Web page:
CPUs and GPUs dominate the mainstream hardware scene, so it’s often easy to forget that there are other computing paradigms used in more specialized applications. Take FPGAs, for example, short for field-programmable gate array.
FPGA vs. ASIC
CPUs and ASICs (application specific integrated circuits) are the two polar opposites of the computing spectrum. As the name suggests, ASICs are hard-wired pieces of silicon and are meant to run specific algorithms. Those are the fastest and most efficient chips possible, as they only do the one thing they were manufactured for, but consequently, they lack the flexibility to run any other algorithms. CPUs, meanwhile, can be freely programmed to run any software.
FPGAs fall in between those two extremes. At their core, FPGAs consist of millions of so-called logic elements (LEs) or gate arrays, which is what the last part of the FPGA name refers to. A logic element is quite simply just a lookup table (also known as a LUT or truth table) that stores the output for all possible input combinations. For example, a 2-bit LUT can have four distinct inputs: 00, 01, 10 and 11. The lookup table will then tell you how a boolean function gets evaluated — to true or false — for each of those possible inputs. Simply put, FPGAs look up the answer, instead of having to fetch, decode and execute instructions like a general-purpose CPU would.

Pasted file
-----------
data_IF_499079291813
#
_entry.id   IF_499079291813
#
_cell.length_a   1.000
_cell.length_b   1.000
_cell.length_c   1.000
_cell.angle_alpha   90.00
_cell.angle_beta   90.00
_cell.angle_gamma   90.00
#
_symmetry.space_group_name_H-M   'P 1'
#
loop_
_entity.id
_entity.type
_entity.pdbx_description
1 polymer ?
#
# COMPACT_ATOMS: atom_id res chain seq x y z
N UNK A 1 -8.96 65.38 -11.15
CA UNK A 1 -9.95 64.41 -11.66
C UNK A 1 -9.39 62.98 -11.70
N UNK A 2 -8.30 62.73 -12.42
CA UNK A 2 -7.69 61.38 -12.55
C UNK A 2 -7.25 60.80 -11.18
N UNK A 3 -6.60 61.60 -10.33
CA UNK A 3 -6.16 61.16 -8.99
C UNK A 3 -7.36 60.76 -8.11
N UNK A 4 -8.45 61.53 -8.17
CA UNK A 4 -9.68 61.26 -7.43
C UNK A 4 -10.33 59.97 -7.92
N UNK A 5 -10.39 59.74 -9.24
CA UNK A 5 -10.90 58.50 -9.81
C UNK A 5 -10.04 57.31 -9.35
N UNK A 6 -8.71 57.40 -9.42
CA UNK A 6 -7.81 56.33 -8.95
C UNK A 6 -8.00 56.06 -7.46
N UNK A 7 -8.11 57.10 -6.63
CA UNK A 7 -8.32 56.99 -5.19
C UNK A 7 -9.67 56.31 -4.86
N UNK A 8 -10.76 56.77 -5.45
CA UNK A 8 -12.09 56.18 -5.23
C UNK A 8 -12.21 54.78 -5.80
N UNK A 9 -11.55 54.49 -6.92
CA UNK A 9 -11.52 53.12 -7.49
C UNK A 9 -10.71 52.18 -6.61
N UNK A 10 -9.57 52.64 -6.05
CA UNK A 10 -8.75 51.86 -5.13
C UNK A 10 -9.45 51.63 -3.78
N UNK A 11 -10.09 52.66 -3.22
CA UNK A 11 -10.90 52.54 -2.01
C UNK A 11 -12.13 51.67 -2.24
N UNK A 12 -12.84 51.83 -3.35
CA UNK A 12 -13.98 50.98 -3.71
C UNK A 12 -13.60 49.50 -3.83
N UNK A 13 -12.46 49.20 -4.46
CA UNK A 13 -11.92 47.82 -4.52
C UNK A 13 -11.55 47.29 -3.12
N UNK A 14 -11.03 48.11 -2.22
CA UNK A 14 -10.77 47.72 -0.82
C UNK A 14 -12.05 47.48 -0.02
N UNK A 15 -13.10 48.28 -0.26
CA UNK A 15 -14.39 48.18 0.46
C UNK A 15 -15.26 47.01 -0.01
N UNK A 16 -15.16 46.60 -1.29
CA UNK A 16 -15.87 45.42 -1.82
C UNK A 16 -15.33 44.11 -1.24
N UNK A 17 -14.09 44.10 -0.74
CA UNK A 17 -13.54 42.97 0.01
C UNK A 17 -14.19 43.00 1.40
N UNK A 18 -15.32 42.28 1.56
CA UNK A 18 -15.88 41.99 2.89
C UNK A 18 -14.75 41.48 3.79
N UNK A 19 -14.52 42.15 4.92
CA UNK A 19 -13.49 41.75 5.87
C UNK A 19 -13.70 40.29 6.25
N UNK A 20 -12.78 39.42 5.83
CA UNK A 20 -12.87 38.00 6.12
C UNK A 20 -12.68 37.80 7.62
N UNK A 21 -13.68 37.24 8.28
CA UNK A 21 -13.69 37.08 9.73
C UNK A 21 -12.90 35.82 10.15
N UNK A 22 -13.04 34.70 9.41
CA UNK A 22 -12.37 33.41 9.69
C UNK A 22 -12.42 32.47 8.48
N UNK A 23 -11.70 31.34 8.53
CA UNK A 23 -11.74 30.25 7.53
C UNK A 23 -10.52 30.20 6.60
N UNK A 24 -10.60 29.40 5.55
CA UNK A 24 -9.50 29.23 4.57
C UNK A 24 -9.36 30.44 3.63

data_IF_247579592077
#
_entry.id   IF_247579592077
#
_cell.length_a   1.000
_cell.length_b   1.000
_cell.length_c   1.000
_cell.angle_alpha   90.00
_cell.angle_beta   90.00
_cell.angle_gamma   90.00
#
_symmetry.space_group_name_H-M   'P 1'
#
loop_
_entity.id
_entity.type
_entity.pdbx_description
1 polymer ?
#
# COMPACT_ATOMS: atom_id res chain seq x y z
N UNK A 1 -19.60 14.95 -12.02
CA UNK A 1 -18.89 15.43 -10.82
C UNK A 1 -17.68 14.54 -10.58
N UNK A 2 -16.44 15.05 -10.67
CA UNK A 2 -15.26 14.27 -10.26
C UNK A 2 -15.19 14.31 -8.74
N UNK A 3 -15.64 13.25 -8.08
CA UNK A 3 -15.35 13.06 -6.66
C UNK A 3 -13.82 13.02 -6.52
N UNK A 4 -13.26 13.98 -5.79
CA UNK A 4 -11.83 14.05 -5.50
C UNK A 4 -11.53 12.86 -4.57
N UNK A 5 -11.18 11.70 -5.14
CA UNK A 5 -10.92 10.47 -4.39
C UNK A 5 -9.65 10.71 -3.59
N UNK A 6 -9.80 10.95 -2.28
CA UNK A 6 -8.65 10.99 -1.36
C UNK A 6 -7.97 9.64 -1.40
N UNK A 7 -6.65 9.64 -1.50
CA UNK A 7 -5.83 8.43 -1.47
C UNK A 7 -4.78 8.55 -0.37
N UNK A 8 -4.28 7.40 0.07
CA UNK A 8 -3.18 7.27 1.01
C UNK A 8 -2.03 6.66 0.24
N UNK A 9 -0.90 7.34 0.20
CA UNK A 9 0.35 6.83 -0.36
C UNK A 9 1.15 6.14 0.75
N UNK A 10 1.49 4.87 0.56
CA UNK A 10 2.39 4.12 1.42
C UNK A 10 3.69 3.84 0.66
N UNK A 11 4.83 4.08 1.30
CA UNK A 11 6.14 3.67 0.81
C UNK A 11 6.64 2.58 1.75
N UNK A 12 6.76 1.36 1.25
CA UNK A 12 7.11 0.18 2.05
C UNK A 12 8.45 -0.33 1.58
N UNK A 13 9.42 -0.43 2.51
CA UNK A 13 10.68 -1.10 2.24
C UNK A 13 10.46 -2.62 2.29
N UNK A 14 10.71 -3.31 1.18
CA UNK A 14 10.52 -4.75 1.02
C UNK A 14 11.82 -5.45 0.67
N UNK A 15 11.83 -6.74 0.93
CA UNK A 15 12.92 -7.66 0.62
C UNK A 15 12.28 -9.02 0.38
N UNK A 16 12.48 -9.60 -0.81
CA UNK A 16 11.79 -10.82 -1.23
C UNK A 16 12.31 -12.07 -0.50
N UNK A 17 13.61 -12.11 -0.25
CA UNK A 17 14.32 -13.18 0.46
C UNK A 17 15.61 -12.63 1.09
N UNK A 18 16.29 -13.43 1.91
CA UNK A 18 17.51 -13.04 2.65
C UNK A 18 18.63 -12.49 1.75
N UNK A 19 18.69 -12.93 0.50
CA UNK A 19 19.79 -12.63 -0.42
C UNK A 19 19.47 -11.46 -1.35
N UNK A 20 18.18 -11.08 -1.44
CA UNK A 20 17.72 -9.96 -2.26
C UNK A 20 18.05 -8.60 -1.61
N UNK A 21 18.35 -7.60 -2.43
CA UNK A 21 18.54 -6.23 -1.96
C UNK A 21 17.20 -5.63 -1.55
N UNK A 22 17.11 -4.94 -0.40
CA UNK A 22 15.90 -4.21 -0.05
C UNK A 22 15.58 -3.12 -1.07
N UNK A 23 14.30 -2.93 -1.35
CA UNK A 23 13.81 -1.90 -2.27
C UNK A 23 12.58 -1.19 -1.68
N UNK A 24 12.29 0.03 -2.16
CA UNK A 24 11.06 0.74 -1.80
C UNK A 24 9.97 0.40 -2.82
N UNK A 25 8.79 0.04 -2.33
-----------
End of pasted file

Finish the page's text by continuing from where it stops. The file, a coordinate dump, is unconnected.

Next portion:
Those logic elements (aka gate arrays) can be programmed (reconfigured) at any time ‘in the field,’ which is where the “field-programmable” part of the name comes from. That means algorithms can be updated, or the FPGA can even be quickly re-purposed for completely different applications. This programmability also significantly reduces the time to market compared to a hard-wired ASIC.
In summary, FPGAs are fast and efficient because they can be optimized for algorithms, and their programmability gives them a lot of flexibility. High-end FPGAs contain millions of those aforementioned logic elements.
What Uses FPGAs?
FPGAs are used for all sorts of applications. That includes for consumer electronics, like smartphones, autonomous vehicles, cameras and displays, video and image processing and security systems. They're also used for many commercial uses, like in servers, and various vertical markets, including in aerospace and defense, for medical electronics and for distributed monetary systems.
Other IP in an FPGA
Apart from LEs and registers (memory), FPGAs contain quite a few other hardware blocks. As many applications require number crunching capabilities, high-end FPGAs are known for their high floating-point and integer performance by having thousands of DSPs (digital signal processors) that allow them to rival or even surpass GPUs in the FLOPS metric.
FPGAs not only process data, but they also move a lot of data, for which they contain transceivers. Intel’s most capable FPGAs deliver 8Tbps bandwidth from 144 58G transceivers connected via EMIB (embedded multi-die interconnect bridge) packaging technology.
This article is part of the Tom's Hardware Glossary.
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